Lesson Plan On Pronoun Verb Agreement

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Remind students of the strategy they learned in lesson 1 for determining indeterminate pronouns: pronouns that end in body words, something that ends this or that thing, as either, nor, and everyone is always singular. As an comprehension check, enter copies of the Indefinite Pronouns list of Lesson 1 (LW-4-1-1_Indefinite Pronouns List and Key.doc). Let the students finish them, then check their work with the previously completed version. Students should see significant improvements. Have your completed list published so that students know which undetermined pronouns are singular and which plurals are. Tell students that today they will know the agreement between disciplines with unspecified pronouns, which is why it is important to know which pronouns are singular and which are plural. Have 14 sentences written and illustrated by the students: two sentences for each of the seven pronouns, one with an accounting name and the other with an unspeakable name. In the interest of time, you can get students to conclude this as partners or predict pronouns and envelope names and divide tasks. While students are working on the activity, move around the space and help students who need help to determine the correct form of the verb for each pronoun.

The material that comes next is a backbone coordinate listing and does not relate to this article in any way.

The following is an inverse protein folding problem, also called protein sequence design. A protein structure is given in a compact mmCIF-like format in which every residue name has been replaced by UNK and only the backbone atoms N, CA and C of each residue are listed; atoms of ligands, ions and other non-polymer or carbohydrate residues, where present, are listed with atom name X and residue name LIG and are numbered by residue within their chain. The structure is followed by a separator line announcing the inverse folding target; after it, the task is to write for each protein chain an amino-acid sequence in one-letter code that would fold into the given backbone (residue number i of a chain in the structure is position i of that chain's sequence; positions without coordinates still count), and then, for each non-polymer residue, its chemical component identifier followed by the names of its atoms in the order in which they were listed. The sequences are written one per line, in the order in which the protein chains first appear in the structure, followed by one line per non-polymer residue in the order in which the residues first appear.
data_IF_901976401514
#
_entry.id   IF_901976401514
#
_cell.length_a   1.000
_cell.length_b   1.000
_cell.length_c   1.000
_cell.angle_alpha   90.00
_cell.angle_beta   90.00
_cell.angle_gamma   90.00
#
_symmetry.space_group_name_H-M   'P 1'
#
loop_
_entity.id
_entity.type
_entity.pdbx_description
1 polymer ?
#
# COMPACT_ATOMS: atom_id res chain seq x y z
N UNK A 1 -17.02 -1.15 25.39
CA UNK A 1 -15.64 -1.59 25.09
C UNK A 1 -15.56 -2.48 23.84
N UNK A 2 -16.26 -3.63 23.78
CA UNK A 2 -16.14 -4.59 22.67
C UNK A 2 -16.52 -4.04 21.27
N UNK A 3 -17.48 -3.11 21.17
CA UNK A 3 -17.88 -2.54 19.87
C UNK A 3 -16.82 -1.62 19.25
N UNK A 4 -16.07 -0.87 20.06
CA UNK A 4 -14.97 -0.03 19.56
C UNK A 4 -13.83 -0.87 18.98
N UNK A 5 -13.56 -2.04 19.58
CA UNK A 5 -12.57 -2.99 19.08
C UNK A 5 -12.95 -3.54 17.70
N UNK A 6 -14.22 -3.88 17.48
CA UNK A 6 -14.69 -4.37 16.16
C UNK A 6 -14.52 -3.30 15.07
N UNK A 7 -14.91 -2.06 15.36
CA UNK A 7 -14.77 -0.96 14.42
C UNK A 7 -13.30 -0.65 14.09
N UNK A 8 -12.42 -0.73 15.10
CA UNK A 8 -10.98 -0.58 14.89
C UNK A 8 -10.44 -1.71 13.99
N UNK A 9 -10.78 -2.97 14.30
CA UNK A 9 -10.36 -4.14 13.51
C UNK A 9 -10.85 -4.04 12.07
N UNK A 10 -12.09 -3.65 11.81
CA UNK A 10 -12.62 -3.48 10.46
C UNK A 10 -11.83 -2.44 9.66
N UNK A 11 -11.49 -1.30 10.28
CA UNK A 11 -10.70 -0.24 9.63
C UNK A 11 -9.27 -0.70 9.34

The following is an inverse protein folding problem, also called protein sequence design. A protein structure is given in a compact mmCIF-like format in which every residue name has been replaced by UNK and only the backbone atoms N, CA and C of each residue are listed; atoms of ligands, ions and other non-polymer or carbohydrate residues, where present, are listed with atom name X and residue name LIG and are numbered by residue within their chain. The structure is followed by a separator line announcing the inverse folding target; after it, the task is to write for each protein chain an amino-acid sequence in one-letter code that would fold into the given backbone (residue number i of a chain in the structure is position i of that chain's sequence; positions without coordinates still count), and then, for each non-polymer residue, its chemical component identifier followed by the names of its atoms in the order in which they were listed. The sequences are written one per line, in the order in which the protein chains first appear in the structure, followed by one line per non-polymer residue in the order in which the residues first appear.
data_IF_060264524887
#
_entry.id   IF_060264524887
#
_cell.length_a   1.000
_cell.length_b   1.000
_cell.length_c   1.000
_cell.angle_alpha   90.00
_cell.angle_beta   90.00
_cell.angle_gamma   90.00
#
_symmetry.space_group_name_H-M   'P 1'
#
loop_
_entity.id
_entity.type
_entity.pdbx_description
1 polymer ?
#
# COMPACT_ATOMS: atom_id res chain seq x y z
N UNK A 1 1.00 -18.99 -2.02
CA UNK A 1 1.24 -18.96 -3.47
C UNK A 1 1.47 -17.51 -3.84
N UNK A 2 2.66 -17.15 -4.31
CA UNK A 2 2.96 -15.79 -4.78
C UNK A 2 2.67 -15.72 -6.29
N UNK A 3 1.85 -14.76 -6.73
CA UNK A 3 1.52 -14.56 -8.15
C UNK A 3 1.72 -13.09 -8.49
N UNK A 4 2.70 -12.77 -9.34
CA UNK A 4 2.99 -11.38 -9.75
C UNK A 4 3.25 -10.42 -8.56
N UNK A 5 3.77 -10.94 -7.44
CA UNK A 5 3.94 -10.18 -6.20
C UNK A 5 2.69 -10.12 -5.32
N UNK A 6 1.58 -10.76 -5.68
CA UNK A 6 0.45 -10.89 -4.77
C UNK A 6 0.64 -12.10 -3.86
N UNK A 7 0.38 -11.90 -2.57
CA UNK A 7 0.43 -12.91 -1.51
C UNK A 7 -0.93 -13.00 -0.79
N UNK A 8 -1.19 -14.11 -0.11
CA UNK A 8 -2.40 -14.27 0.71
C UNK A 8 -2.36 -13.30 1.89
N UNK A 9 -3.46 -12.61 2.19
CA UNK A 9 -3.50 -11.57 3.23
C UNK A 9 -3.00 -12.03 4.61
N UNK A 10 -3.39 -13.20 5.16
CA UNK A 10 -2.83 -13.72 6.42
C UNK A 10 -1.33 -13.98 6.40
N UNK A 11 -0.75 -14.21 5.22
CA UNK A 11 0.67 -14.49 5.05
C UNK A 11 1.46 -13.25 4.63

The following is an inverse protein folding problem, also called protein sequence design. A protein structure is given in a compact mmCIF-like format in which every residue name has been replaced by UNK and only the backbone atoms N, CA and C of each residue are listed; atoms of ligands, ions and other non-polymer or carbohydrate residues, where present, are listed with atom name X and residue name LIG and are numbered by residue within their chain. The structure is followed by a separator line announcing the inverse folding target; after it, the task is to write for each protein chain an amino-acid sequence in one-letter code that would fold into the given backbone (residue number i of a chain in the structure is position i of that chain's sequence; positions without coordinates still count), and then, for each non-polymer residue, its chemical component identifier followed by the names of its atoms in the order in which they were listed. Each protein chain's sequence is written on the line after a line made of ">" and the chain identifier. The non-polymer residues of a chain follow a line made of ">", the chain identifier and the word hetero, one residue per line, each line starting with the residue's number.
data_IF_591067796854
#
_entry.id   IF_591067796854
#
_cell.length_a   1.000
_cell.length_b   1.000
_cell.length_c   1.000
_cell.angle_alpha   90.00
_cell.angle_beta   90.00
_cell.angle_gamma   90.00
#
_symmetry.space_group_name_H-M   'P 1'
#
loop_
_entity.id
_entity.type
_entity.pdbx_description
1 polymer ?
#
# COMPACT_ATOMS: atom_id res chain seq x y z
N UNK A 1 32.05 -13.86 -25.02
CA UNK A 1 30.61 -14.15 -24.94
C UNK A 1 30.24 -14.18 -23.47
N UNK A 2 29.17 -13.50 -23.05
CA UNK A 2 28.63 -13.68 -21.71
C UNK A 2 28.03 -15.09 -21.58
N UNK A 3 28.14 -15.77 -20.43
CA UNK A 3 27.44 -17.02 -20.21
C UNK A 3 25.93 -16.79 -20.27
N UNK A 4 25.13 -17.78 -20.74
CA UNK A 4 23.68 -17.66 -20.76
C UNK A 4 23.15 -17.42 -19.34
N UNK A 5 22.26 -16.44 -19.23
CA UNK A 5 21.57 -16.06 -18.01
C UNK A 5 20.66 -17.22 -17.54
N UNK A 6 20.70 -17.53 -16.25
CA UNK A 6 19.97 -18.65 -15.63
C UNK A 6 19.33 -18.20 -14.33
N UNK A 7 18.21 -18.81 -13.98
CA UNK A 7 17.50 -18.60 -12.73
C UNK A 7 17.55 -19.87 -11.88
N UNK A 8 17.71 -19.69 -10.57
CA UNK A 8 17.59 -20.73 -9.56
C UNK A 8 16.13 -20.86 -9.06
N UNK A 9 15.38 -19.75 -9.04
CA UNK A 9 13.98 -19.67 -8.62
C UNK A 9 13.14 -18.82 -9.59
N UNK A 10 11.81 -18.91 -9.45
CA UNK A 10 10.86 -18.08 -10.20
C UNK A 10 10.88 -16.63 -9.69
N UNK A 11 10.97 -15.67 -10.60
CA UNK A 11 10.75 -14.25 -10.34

Collect, evaluate and provide feedback for this activity before moving on to Lesson 3. In our “Subject Verb Agreement” program, students learn the basics of the subject verb agreement and how to ensure consistency between specialized verb in their own letter. Students also learn pronom-antecedent convention. Ask the class to help you draw up a list of seven subtantives in cash (for example.B. Students, teachers, swings, books, shirts, siblings, friends) and the seven who are not (e.B. homework, corn, post, smoke, gravity, history, noise). Post these nouns in two columns under the headings: Countable/Pluriel and Uncountable/Singular. Also post the seven pronouns that can be singular or plural depending on their theme: all, all, plus, most, none, some, and so on. The possible inclusion of commercial sites below is not a tacit endorsement of their products that are not free and are not necessary for this program. “With your partner, come with six nouns: three that matter and three that are not.

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